An article excerpt from the Albuquerque Journal published in May 2011 and written by Desiree Wooldland, a North Valley resident, entitled Take Stigma Out of Mental Illness, was eye catching and worth sharing:
Desiree Woodland is a retired teacher who worked for both Albuquerque Public Schools and Rio Rancho Public Schools.
“I didn’t know. Or maybe i didn’t want to know. But my son was diagnosed with a mental illness, and I was forced to face something I hadn’t even believed existed.
And in our culture of misunderstanding and negative stereotypes, why would anyone want to disclose that someone close to them had a mental illness, anyway? The silence surrounding these illnesses is akin to shame and blame.
Myths abound regarding the causes: family dysfunction, trauma, and bad parenting. Not many people are even aware that the percentage of people with mental illnesses who are violent is no greater than the percentage of people without them.
No doubt having a mental illness will be exacerbated when these additional conditions are present. But the truth is that mental illnesses are physical and biological disorders of the brain that scientists say start with genetics. Brains can get sick just like any other part of the body.
“These illnesses have nothing to do with character flaws or a lack of willpower,” said Dr. Sam Keith from UNM Ideas in Psychiatry.
In his recent op-ed column he also spoke of the importance of education to confront the damage caused by the stigma surrounding mental illness. It is time we admit that we haven’t cared enough to learn to separate the facts about mental illness from the myths. We’ve never considered that someone in our family, or even ourselves, could be diagnosed with a mental disorder just as readily as cancer or diabetes.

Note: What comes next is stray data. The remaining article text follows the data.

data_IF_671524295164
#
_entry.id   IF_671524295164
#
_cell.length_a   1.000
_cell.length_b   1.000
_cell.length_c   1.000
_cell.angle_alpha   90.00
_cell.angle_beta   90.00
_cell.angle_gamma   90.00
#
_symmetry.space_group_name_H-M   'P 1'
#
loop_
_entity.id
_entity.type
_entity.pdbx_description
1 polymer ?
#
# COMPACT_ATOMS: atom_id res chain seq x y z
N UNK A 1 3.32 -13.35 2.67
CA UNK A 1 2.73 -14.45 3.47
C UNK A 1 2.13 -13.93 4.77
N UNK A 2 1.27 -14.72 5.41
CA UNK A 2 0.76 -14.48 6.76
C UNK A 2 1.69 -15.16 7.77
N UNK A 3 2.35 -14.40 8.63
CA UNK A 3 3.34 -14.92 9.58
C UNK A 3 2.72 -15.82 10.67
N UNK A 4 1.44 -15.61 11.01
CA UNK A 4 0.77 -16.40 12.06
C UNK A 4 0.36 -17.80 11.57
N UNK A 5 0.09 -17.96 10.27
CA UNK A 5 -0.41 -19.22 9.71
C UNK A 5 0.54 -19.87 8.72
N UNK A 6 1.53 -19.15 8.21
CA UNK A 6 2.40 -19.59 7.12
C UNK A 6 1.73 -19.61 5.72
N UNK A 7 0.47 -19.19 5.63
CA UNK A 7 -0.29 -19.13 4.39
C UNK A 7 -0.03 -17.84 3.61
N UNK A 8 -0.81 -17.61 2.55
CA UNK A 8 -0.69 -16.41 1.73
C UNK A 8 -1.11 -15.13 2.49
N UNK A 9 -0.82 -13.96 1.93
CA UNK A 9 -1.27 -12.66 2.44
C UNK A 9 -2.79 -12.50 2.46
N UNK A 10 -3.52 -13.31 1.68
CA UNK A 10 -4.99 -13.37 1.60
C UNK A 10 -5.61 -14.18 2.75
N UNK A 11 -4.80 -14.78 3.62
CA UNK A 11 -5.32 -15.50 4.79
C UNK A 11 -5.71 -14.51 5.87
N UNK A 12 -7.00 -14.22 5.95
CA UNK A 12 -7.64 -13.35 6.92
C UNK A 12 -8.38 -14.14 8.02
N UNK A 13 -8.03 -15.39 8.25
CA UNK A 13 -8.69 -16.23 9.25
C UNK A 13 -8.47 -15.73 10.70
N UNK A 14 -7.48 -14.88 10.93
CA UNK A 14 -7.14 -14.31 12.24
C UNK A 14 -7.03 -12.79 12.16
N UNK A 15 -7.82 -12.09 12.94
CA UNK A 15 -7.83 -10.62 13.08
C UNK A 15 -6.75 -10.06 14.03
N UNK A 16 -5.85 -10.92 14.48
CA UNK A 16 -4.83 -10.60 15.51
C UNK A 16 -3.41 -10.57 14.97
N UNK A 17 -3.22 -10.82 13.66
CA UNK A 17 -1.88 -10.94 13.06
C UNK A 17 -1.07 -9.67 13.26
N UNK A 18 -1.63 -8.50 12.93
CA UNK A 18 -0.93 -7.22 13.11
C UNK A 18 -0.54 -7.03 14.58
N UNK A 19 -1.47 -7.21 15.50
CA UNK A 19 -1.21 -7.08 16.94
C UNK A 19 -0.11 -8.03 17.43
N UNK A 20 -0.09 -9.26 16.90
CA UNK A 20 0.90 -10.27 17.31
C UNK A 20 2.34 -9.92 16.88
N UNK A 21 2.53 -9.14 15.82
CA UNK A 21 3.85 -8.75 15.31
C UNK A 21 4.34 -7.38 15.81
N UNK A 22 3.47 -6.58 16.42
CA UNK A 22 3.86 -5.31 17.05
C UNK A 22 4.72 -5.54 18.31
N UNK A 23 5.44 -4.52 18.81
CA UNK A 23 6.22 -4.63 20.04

Mental illness is sometimes referred to as the invisible plaque because it is a condition that disrupts brain chemistry but cannot be seen except through behaviors. The future holds hope for a more certain diagnosis with tools like brain imaging.
We think it couldn’t happen to us. But it is happening to us. Mental illness is more common than we have wanted to believe. It’s happening to our family and friends, our coworkers and neighbors. So it’s important that we educate ourselves, as well as future generations.
There is a program making its way into schools around the country called, “Breaking the Silence.” Its mission: to break the silence about mental illness in our schools. It is produced by the National Alliance on Mental Illness in New York and is designed to destigmatize, educate and facilitate dialogue between families, faculty and students.
We need to get this curriculum into New Mexico schools. It is only through education that we can break down the negative stereotypes and learn to view mental illness with a compassionate and understanding lens that will make a difference for all those who live with this illness.”